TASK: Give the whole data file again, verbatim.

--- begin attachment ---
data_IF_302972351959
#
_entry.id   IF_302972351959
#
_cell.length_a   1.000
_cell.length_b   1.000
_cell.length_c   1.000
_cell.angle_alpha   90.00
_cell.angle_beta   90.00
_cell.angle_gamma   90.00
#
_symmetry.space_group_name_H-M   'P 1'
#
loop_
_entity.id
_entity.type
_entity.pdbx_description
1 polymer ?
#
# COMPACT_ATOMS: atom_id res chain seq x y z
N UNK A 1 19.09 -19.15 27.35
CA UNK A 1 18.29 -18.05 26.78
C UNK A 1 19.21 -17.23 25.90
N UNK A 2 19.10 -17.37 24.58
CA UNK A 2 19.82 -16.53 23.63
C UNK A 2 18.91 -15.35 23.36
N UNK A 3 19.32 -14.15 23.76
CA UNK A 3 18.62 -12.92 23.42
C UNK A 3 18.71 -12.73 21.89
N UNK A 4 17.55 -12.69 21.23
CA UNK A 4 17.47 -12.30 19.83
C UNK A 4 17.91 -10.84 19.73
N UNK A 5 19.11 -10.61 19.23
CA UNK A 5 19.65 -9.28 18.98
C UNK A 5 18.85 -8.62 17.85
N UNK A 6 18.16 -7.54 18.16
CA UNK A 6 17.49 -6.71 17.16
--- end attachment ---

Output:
data_IF_302972351959
#
_entry.id   IF_302972351959
#
_cell.length_a   1.000
_cell.length_b   1.000
_cell.length_c   1.000
_cell.angle_alpha   90.00
_cell.angle_beta   90.00
_cell.angle_gamma   90.00
#
_symmetry.space_group_name_H-M   'P 1'
#
loop_
_entity.id
_entity.type
_entity.pdbx_description
1 polymer ?
#
# COMPACT_ATOMS: atom_id res chain seq x y z
N UNK A 1 19.09 -19.15 27.35
CA UNK A 1 18.29 -18.05 26.78
C UNK A 1 19.21 -17.23 25.90
N UNK A 2 19.10 -17.37 24.58
CA UNK A 2 19.82 -16.53 23.63
C UNK A 2 18.91 -15.35 23.36
N UNK A 3 19.32 -14.15 23.76
CA UNK A 3 18.62 -12.92 23.42
C UNK A 3 18.71 -12.73 21.89
N UNK A 4 17.55 -12.69 21.23
CA UNK A 4 17.47 -12.30 19.83
C UNK A 4 17.91 -10.84 19.73
N UNK A 5 19.11 -10.61 19.23
CA UNK A 5 19.65 -9.28 18.98
C UNK A 5 18.85 -8.62 17.85
N UNK A 6 18.16 -7.54 18.16
CA UNK A 6 17.49 -6.71 17.16